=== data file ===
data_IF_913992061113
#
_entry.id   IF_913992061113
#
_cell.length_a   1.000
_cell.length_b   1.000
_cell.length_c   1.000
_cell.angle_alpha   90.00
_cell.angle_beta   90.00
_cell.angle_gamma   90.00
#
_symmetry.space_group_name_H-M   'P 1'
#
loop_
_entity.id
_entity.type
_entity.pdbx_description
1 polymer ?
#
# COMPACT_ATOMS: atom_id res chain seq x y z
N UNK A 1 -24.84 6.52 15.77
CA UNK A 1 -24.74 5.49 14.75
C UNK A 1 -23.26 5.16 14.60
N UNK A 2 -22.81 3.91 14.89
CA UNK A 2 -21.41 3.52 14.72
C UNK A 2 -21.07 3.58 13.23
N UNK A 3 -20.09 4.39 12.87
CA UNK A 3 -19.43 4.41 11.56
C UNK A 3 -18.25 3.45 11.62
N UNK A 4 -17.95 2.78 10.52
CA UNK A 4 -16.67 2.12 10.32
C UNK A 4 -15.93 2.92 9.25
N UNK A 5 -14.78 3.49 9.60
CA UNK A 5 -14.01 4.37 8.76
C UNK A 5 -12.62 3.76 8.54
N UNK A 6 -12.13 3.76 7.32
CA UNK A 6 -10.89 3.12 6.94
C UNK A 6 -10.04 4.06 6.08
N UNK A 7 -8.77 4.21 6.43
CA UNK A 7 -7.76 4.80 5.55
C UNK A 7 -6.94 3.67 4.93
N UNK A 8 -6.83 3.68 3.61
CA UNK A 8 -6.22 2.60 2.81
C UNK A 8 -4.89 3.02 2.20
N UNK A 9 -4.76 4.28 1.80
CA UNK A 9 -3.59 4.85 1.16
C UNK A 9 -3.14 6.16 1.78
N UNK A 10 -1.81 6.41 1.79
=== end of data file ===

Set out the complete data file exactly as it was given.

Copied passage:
data_IF_913992061113
#
_entry.id   IF_913992061113
#
_cell.length_a   1.000
_cell.length_b   1.000
_cell.length_c   1.000
_cell.angle_alpha   90.00
_cell.angle_beta   90.00
_cell.angle_gamma   90.00
#
_symmetry.space_group_name_H-M   'P 1'
#
loop_
_entity.id
_entity.type
_entity.pdbx_description
1 polymer ?
#
# COMPACT_ATOMS: atom_id res chain seq x y z
N UNK A 1 -24.84 6.52 15.77
CA UNK A 1 -24.74 5.49 14.75
C UNK A 1 -23.26 5.16 14.60
N UNK A 2 -22.81 3.91 14.89
CA UNK A 2 -21.41 3.52 14.72
C UNK A 2 -21.07 3.58 13.23
N UNK A 3 -20.09 4.39 12.87
CA UNK A 3 -19.43 4.41 11.56
C UNK A 3 -18.25 3.45 11.62
N UNK A 4 -17.95 2.78 10.52
CA UNK A 4 -16.67 2.12 10.32
C UNK A 4 -15.93 2.92 9.25
N UNK A 5 -14.78 3.49 9.60
CA UNK A 5 -14.01 4.37 8.76
C UNK A 5 -12.62 3.76 8.54
N UNK A 6 -12.13 3.76 7.32
CA UNK A 6 -10.89 3.12 6.94
C UNK A 6 -10.04 4.06 6.08
N UNK A 7 -8.77 4.21 6.43
CA UNK A 7 -7.76 4.80 5.55
C UNK A 7 -6.94 3.67 4.93
N UNK A 8 -6.83 3.68 3.61
CA UNK A 8 -6.22 2.60 2.81
C UNK A 8 -4.89 3.02 2.20
N UNK A 9 -4.76 4.28 1.80
CA UNK A 9 -3.59 4.85 1.16
C UNK A 9 -3.14 6.16 1.78
N UNK A 10 -1.81 6.41 1.79